Today, there are more than 28,000 residential real estate agents and brokers doing business in Manhattan.  Because of the record breaking run-up in sales prices over the last several years, the field has attracted an increasing number of newcomers.  Many will not stay the distance.

 

If you’re a buyer, a seller, or a developer, how do you choose from among the vast numbers of professionals?  What makes a good broker?  And why hire a broker at all when the Internet provides access to a global marketplace for available inventory?  

 

Certainly, the Internet is a powerful information tool that saves time for principals and brokers alike.  Providing detailed photographs, floor plans and virtual tours, the web allows us to scan the competitive landscape and preview properties from our desks.  

 

Good brokers serve to interpret and disseminate information.  Acting as advisors, they share more than their knowledge of a particular building, neighborhood or co-op board.  Adding perspective, they are able to explain current market trends in a broader context.  They not only educate buyers and sellers about recent sales, but they offer intuitive insights into choices and always consider resale possibilities.  By helping to evaluate opportunities, they enable all to make informed decisions.

 

Effective communicators and negotiators, good brokers know how to listen.  They are skilled at positioning and packaging.  They know how to champion your cause logically and persuasively to put together the best possible bid, counter offer or board package.  There are precious few among us who are able to negotiate effectively on our own behalf.  Nearly always, ego gets in the way of our intentions.  Whenever, I’ve negotiated to buy or sell a property for myself, I’ve asked an associate to act as negotiating spokesperson for me.  In that way, I could save face if I ever offended with a low offer, inadequate counter, or disparaging comment.     

 

Part Diplomat, Part Shrink

 

Good brokers are well-versed in the psychology of buying.  They lend emotional support to every transaction, and are adept at hand-holding and easing stress.  More often than not, they are confidantes for their clients and customers.  Because they are privy to personal information and sensitive details, good brokers are armed with discretion and diplomacy.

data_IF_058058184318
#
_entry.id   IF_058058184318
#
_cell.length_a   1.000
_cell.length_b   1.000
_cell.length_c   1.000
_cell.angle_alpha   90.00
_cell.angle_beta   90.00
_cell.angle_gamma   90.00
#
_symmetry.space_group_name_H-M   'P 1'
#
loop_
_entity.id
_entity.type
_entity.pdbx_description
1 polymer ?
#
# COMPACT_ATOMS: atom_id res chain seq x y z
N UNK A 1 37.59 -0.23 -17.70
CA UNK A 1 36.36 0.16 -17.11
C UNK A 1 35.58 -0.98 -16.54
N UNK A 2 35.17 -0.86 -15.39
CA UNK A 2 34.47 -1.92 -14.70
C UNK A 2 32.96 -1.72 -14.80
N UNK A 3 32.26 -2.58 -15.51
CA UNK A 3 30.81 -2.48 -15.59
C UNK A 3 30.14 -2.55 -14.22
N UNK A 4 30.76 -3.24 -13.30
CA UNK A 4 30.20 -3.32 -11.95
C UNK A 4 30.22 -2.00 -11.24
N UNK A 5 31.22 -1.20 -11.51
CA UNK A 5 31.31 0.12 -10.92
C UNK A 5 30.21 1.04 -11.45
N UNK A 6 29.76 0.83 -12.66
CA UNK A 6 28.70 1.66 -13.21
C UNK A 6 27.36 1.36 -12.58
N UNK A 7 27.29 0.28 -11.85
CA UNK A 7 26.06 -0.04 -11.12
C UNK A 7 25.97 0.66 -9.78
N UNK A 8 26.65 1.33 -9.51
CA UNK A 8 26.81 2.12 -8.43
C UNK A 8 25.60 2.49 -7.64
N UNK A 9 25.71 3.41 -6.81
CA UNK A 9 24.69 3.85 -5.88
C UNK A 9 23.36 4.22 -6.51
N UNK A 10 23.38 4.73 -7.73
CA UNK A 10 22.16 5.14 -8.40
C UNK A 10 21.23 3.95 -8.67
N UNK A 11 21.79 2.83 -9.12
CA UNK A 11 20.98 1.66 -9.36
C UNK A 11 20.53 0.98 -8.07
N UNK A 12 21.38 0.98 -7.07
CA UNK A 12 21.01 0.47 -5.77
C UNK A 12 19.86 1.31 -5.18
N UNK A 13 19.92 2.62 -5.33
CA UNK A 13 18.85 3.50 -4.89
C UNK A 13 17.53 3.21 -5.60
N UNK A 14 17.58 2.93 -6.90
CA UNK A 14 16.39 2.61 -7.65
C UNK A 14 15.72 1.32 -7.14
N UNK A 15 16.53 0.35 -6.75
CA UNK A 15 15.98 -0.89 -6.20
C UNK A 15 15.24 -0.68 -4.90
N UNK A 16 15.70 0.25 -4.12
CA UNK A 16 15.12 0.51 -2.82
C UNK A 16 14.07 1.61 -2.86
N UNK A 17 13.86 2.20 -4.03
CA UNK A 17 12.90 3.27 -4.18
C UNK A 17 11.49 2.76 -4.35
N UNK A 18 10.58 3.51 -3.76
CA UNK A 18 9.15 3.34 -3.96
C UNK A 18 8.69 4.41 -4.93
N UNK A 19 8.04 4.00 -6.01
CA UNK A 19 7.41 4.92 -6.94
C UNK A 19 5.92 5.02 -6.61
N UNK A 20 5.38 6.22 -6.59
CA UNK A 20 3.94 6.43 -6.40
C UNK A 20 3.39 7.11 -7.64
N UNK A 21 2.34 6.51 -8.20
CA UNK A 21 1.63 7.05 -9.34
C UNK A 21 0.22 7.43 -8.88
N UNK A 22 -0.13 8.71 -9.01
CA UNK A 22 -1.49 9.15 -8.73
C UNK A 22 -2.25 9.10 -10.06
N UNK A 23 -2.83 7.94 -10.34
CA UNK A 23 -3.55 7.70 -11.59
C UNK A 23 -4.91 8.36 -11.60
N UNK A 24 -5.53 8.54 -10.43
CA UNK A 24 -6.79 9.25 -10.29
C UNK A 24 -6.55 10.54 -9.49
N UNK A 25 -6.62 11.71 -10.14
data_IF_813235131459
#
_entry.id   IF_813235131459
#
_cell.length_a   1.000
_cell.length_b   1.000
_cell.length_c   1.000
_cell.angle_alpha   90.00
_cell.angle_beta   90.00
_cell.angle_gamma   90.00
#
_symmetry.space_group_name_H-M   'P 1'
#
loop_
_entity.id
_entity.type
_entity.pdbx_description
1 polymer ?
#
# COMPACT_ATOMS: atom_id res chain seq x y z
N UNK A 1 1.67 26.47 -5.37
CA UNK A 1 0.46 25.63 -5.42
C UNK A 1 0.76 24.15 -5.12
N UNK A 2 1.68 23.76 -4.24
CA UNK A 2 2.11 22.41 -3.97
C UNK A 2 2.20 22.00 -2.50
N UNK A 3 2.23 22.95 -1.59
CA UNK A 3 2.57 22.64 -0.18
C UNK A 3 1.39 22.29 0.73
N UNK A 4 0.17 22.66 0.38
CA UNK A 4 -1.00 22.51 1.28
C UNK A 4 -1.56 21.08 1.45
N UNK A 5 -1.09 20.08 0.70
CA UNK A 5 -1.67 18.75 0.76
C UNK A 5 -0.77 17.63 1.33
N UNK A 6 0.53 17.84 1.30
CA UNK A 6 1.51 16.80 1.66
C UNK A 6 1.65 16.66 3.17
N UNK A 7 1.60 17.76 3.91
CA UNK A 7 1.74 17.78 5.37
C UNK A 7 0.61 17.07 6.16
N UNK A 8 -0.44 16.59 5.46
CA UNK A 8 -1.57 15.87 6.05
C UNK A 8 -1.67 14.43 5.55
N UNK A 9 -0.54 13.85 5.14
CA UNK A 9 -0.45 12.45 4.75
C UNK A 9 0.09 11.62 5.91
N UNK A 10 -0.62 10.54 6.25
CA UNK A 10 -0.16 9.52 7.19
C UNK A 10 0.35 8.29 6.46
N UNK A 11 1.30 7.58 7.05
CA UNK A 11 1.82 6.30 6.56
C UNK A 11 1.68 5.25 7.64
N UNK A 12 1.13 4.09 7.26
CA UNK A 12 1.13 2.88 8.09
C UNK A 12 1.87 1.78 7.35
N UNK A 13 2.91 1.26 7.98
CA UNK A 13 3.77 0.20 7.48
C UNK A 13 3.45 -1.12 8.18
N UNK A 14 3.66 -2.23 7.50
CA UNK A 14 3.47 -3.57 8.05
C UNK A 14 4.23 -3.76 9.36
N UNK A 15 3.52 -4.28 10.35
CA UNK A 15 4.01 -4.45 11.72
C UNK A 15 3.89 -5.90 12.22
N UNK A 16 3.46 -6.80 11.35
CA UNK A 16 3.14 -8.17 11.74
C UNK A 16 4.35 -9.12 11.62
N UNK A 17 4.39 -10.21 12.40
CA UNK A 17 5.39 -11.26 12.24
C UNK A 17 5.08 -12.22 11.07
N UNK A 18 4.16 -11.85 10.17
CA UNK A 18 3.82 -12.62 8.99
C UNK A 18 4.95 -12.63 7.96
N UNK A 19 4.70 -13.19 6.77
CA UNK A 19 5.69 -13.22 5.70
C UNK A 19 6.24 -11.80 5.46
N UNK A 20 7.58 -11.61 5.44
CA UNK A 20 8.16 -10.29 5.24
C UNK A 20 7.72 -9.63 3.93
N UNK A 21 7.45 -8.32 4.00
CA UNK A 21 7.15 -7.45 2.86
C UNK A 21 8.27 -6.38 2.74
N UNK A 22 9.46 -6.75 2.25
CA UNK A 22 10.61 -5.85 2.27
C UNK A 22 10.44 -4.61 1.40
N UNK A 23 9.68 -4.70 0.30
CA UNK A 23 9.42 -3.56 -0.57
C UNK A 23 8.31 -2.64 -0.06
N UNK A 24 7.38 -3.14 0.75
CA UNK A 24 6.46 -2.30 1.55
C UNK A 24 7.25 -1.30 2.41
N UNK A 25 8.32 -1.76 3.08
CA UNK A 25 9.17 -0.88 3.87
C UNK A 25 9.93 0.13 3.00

Additionally, they have a wealth of resources at their fingertips, and can put you in touch with the right mortgage broker, attorney, designer, architect, contractor, supplier and mover.  They have strong working relationships with other professionals in the community, especially co-brokers and mortgage brokers.  Their judgments are respected, and they cooperate effectively with all players involved in a transaction.  

 

Good brokers are creative thinkers and problem solvers.  They know how to prioritize needs and identify areas for flexibility and compromise.  They can predict future requirements and advise on resale probabilities.  Vigilant during every step of the process leading up to a successful closing, they know how to anticipate and overcome obstacles.  

 

Buying and selling a home is a major financial commitment.  For many, the transaction represents a significant portion of net worth.  For most, it’s also a pivotal life event.  Though it’s not nearly as high on the stress meter as marriage or divorce, the process is fraught with emotion and anxiety.  To ensure a smooth transaction from beginning to end, both buyers and sellers are faced with the challenge of selecting the right broker.  The recommendation is to get referrals from friends or other professionals, and interview your prospects.  For the best outcome possible, hire an experienced broker with sensitivity and integrity who demonstrates a willingness to provide personal attention and service to achieve your specific goals.  Today, in fact, there are less than 28,000 of us around.